Date of Award

Spring 2006

Document Type


Degree Name

Doctor of Philosophy (PhD)


Electrical/Computer Engineering

Committee Director

Amin Dharamsi

Committee Member

Ravindra Joshi

Committee Member

Linda Vahala

Committee Member

James Yuan


Plasma processing is widely used in the microelectronics industry for deposition of thin films. It is also used in etching of semiconductors, metals and organic materials such as photoresists. In addition, plasmas are widely used to modify material surfaces. Plasma surface modification can improve the surface adhesion of polymeric materials, which can be used as insulating layers in multilayer semiconductor structures. In deposition and etching, relatively a large amount of material is added to or removed from the surface. In plasma surface modification, only the surface layer is changed in composition or structure, and no significant amount of material is added or removed. In this research, two atmospheric-pressure plasmas were generated and characterized, and were used to modify polyethyleneterephthalate (PET) surfaces.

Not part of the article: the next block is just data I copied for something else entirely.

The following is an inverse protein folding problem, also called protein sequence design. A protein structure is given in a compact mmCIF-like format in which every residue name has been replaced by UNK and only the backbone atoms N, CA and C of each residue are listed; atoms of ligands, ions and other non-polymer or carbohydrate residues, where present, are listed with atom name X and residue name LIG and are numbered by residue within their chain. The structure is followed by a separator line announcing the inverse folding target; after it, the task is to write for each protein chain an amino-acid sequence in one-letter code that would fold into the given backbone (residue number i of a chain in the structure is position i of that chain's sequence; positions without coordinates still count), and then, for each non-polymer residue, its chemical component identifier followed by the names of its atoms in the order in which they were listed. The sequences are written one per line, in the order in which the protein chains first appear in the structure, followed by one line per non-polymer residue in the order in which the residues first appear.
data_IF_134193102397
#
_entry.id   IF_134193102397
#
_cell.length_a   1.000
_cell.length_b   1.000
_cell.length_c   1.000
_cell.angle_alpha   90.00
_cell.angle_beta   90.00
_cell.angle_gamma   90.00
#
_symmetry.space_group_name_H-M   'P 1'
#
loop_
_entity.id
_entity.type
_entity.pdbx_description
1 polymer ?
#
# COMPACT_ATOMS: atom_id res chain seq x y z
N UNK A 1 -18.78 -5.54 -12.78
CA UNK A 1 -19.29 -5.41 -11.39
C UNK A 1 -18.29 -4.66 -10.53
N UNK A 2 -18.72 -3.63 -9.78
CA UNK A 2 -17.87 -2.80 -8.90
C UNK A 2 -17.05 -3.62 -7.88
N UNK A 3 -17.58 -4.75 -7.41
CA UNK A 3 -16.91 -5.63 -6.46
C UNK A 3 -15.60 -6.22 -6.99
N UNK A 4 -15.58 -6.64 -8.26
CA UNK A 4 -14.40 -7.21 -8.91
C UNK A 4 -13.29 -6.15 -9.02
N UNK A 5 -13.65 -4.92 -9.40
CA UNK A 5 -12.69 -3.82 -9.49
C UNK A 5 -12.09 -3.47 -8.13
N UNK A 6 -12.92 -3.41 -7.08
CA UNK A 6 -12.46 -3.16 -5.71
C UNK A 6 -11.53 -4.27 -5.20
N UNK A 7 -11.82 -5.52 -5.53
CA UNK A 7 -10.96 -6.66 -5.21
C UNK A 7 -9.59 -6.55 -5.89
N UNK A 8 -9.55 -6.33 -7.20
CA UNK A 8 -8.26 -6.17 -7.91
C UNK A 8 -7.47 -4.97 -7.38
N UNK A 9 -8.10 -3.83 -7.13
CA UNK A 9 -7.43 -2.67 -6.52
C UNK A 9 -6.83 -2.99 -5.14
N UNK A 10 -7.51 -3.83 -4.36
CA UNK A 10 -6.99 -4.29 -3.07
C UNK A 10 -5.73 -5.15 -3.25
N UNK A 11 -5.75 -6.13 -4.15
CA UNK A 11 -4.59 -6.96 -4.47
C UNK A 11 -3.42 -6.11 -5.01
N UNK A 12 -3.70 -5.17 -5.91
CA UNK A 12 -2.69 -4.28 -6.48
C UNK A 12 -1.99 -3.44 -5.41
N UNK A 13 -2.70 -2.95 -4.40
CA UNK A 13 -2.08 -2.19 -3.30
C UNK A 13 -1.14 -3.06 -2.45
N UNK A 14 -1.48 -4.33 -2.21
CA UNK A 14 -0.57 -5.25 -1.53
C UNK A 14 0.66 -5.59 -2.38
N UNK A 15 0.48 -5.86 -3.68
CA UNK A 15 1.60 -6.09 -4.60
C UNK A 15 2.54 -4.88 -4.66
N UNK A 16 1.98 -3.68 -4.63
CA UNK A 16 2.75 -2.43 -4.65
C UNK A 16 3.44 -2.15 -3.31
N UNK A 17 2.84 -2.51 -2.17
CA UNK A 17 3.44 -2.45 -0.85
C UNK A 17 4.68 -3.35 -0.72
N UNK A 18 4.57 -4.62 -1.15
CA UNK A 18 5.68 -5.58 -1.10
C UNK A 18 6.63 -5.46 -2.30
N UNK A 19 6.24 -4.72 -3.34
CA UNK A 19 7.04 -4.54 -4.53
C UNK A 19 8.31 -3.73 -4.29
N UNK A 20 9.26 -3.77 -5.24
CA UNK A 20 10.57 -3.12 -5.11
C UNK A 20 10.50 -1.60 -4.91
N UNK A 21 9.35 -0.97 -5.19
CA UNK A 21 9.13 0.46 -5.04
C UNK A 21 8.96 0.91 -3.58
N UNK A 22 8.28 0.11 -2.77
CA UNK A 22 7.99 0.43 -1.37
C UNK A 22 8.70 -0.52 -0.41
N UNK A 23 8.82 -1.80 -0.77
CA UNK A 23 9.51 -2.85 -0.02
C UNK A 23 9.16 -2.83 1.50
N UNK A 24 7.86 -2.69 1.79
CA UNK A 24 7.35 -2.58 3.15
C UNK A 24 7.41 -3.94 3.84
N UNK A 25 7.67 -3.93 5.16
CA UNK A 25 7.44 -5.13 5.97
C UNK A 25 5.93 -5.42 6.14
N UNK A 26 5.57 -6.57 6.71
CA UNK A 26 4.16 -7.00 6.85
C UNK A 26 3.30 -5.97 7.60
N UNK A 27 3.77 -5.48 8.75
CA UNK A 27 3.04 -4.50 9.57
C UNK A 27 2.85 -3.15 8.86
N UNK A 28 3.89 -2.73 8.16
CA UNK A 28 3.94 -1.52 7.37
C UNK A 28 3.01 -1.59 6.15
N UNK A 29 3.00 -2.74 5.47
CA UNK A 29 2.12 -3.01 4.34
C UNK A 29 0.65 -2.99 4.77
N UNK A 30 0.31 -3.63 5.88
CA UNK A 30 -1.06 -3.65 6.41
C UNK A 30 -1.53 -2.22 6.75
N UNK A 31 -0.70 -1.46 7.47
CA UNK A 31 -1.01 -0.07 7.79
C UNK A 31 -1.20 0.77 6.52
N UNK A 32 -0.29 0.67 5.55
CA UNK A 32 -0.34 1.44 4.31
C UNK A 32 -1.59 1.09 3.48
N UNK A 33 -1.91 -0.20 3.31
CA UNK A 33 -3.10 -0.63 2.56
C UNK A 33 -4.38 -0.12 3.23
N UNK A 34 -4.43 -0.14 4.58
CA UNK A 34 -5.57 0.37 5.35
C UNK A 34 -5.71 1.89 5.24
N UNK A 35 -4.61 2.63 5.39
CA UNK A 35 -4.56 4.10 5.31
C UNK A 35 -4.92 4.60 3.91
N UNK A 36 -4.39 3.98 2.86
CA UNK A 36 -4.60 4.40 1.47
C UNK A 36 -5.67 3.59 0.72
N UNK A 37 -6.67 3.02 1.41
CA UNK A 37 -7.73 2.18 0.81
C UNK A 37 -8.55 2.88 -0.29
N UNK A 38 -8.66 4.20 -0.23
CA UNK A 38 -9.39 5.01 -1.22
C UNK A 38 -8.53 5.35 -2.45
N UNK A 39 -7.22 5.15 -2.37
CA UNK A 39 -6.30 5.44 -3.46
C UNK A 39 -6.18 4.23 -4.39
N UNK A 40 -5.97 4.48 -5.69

An atmospheric-pressure helium plasma source was generated without any need of vacuum. The plasma was first characterized with a Langmuir Probe for electron density estimation. The emission spectrum was measured and the spectroscopic identification allowed main components of the plasma to be identified. In addition, absorption spectroscopy was used to measure the ozone density from the plasma. A PET surface was modified with this plasma. Contact angles were measured on the modified PET surface. Hydrophilic and Hydrophobic PET surfaces were obtained with different minority gas or chemicals added to the feeding helium gas. The changes of the contact angles of the modified surfaces were monitored as a function of time. The surface modification was determined to be mainly a chemical and photochemical process through analysis and experiments on ions, ultraviolet photons, oxygen atoms and ozone molecules.

An atmospheric-pressure air plasma source was developed without the need of vacuum and the need of expensive helium gas. The peak electron density was determined by measuring and analyzing current-voltage characteristics of the plasma. The emission spectrum was measured and the main peaks were identified. Absorption spectroscopy was used to estimate ozone density. This plasma was used to modify PET surfaces with very high throughput.